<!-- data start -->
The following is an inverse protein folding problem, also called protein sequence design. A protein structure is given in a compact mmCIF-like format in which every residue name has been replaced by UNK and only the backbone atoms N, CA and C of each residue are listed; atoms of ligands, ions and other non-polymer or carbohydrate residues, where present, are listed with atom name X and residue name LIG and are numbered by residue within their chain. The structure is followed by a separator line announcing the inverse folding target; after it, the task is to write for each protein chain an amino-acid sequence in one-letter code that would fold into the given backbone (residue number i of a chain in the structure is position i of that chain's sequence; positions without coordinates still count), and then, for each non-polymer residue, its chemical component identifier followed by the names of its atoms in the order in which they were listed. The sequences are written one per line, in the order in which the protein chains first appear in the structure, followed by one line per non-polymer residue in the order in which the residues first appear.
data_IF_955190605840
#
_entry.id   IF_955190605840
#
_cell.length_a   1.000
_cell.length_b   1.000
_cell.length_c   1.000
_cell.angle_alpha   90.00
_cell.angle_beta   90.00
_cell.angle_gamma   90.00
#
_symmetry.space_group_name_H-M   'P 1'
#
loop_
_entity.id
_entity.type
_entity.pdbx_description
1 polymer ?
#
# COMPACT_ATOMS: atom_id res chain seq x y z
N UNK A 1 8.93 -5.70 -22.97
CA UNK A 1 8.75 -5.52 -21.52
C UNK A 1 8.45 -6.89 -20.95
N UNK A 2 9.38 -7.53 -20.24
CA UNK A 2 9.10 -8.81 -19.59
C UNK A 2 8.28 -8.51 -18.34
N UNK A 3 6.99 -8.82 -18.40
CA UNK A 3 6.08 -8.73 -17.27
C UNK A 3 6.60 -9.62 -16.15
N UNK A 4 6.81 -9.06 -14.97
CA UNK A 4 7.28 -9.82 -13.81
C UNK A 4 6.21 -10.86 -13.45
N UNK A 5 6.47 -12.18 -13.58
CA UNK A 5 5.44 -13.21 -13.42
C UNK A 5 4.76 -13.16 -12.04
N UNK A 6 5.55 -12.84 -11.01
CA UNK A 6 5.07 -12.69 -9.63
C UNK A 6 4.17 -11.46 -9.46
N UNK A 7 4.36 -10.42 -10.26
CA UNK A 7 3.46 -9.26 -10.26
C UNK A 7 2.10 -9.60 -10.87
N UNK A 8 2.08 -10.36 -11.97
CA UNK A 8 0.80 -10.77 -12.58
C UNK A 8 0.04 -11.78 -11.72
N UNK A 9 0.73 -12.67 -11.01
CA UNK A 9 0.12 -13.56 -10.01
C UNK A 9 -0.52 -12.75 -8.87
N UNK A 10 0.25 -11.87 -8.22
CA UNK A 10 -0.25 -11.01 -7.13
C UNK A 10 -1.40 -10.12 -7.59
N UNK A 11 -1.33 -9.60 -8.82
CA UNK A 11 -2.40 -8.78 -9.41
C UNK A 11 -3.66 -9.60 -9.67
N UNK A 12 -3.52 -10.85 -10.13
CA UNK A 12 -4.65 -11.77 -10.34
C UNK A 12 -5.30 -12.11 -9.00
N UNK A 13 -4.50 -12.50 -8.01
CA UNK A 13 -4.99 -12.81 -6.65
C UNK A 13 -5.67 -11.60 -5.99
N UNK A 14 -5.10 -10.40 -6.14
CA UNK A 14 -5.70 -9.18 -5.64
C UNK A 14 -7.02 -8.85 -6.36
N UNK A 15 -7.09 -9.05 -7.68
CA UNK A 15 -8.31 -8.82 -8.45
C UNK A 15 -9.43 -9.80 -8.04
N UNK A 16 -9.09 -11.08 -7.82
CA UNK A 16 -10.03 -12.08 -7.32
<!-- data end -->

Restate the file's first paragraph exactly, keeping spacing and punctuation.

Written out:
The following is an inverse protein folding problem, also called protein sequence design. A protein structure is given in a compact mmCIF-like format in which every residue name has been replaced by UNK and only the backbone atoms N, CA and C of each residue are listed; atoms of ligands, ions and other non-polymer or carbohydrate residues, where present, are listed with atom name X and residue name LIG and are numbered by residue within their chain. The structure is followed by a separator line announcing the inverse folding target; after it, the task is to write for each protein chain an amino-acid sequence in one-letter code that would fold into the given backbone (residue number i of a chain in the structure is position i of that chain's sequence; positions without coordinates still count), and then, for each non-polymer residue, its chemical component identifier followed by the names of its atoms in the order in which they were listed. The sequences are written one per line, in the order in which the protein chains first appear in the structure, followed by one line per non-polymer residue in the order in which the residues first appear.